Design Wizard

Introduction to Survey Design Wizard Version 4.1

3DSymSam’s Survey Design Wizard (SDW) is meant as an assistant to the design of 3D seismic surveys. It provides parameters for orthogonal geometry.

WizardThe calculations are based on symmetric sampling theory as discussed in “3D seismic survey design” by Gijs J.O. Vermeer (SEG, 2002, 2012). In this new version a more realistic formula may be used to compute offset for a given stretch factor. This formula is described in Vermeer, 2013, “NMO stretch in survey design and processing“, SEG, Expanded Abstracts. It links maximum required angle of incidence (for AVO-analysis) directly to shot-receiver offset.

There are two versions of the SDW, a standalone version and an online version. Both versions were written by Willem Vermeer of WilPower. The standalone version is written in Java and may be run on Windows or Apple pc’s. A zip file with the standalone version may be downloaded here. The online versionĀ  may be run by clicking the link at the bottom of this page.

The SDW provides the basic 6 parameters that are needed to specify regular orthogonal geometry. These parameters are: 1 and 2) station interval for both shots and receivers (these values are the same because of reciprocity), 3 and 4) the (integer) number of receiver stations between shot lines and number of shot stations between receiver lines (these integers determine the line intervals), and 5 and 6) inline fold and crossline fold (these integers determine maximum inline offset and maximum crossline offset). The SDW also computes some dependent parameters, assuming a one-line roll of the designed template that consists of a number of shots situated in the middle of a swath of receiver lines. This is the so-called nominal geometry; other implementations such as full-swath roll are always possible based on nominal geometry, provided the complete nominal geometry can be extracted from the acquired data (see for more details Vermeer, 2012).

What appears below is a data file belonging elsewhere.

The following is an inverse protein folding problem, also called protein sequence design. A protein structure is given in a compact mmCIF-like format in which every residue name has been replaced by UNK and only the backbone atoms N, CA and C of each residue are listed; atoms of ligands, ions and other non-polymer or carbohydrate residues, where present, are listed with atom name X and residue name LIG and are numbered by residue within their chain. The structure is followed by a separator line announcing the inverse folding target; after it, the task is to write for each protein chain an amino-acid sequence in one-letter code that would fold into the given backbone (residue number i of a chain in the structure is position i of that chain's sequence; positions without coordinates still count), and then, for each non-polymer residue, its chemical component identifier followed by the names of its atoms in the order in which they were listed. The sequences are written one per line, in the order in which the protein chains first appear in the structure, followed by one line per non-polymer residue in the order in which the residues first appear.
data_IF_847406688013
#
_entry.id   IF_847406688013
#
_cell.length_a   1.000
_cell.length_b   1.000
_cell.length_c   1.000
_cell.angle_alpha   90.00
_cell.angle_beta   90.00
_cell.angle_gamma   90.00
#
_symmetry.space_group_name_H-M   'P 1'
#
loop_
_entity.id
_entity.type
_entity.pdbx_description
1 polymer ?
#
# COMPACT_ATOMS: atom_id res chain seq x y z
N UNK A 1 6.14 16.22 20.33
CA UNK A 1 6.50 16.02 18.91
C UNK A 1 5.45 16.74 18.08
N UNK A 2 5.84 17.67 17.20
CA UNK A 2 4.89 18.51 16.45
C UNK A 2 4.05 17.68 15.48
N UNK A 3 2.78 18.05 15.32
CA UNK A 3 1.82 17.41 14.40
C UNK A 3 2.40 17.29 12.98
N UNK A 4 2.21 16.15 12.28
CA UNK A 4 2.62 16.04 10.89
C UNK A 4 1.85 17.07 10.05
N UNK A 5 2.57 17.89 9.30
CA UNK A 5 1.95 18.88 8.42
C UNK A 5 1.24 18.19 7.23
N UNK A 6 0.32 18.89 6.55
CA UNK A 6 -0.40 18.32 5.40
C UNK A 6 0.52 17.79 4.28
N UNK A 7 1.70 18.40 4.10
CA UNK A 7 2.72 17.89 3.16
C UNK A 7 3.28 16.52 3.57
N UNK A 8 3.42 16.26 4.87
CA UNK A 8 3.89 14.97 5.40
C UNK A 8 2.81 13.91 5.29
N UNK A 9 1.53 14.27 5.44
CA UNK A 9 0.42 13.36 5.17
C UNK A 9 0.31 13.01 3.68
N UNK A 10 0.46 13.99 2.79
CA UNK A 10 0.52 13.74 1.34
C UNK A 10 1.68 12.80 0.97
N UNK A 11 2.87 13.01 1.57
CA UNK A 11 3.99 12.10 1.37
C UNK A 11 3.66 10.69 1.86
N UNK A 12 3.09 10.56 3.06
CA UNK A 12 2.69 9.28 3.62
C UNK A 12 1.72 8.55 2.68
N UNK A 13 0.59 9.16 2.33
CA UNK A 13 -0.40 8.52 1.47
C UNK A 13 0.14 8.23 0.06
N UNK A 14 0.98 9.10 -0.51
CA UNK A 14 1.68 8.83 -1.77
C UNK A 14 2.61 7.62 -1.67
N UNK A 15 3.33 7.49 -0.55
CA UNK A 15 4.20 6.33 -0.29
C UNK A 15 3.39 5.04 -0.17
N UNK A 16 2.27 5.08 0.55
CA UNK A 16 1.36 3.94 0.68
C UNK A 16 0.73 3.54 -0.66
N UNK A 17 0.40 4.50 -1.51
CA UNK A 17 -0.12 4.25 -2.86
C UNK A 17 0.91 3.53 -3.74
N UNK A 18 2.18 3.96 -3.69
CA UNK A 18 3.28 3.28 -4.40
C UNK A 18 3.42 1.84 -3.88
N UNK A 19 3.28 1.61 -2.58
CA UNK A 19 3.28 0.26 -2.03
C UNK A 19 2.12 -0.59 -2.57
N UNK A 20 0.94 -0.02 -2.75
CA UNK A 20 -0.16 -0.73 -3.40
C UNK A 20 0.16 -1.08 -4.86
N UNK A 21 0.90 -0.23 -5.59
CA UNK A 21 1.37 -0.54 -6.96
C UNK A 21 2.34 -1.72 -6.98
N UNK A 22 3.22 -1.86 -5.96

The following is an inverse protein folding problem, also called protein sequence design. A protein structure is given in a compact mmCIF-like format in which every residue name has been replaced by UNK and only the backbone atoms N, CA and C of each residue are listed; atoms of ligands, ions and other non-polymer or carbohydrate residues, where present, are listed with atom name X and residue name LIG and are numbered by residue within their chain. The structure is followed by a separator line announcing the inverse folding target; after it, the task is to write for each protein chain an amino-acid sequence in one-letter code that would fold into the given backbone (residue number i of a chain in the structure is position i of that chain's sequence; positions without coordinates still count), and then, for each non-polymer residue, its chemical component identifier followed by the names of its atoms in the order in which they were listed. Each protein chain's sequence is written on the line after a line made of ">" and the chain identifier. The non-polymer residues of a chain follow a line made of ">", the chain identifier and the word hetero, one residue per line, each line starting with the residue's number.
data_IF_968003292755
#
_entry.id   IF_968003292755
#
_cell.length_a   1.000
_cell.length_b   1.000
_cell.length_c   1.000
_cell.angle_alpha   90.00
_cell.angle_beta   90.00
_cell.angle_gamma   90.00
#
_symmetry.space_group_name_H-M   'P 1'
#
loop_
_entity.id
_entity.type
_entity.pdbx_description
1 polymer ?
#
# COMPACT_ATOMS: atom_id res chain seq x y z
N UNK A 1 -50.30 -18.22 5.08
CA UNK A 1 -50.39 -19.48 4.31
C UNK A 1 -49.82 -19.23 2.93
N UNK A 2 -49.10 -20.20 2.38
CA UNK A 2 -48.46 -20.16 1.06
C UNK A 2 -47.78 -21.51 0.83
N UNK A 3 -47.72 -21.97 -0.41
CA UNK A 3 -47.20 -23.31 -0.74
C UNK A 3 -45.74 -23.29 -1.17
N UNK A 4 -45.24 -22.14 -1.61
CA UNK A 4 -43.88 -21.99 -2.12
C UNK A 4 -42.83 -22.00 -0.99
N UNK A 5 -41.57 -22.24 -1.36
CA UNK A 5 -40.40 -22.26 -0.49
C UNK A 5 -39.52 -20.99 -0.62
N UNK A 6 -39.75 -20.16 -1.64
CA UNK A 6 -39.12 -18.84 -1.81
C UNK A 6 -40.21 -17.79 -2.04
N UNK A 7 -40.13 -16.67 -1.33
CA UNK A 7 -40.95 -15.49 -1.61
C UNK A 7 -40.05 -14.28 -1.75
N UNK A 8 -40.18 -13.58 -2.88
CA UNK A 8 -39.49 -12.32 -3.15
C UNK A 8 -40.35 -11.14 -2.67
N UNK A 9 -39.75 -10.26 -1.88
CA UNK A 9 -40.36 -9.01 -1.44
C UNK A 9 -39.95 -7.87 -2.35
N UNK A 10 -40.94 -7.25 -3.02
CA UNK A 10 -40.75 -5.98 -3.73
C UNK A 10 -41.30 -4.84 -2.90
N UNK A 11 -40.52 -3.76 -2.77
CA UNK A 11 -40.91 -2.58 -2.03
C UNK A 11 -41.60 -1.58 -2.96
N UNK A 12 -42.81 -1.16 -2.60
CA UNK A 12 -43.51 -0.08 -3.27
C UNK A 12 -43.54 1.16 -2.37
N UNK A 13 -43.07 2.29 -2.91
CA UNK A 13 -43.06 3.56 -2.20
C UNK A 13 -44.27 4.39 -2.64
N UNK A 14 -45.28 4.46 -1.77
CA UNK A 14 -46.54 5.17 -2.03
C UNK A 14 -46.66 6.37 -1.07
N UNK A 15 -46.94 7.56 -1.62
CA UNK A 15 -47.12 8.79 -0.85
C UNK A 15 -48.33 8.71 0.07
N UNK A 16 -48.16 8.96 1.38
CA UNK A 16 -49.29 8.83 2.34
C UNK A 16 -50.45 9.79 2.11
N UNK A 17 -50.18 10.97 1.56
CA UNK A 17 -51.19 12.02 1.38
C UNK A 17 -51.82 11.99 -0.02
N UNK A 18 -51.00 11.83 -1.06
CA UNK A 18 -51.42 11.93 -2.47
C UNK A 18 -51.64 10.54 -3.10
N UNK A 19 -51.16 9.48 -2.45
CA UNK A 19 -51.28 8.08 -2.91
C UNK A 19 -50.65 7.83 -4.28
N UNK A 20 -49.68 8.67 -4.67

The design provided by the SDW is based on specific requirements for up to three targets (shallow, mid, and deep) and on a representative velocity distribution. It also needs the maximum NMO stretch factor the user is willing to accept for the longer offsets. The mute function is computed on basis of the velocity distribution and the maximum stretch factor. The mute function itself is used to determine the maximum useful offset for each target. In its turn this offset plays a role in the determination of fold for each target.

The user has to provide the velocity function in a text file (format specified in SDW help file) and (s)he may also provide a file “system.text” with suitable defaults for the various parameters. These parameters may be modified interactively.

The program consists of a number of tabs or pages that have to be stepped through in sequence. Each page has its own Help text accessible via clicking the “?”. The last page “Design” provides four different designs. Design 1 is always a fully symmetric solution that satisfies most requirements and the three other solutions are small permutations of the symmetric solution. The user may change the station spacing for all four Designs; then new solutions are found for line intervals and for maximum offsets. The user may also change station interval and the four integers to generate her/his own design and to analyze the variations in dependent parameters because of that.

The help files will guide the first-time user through the program.

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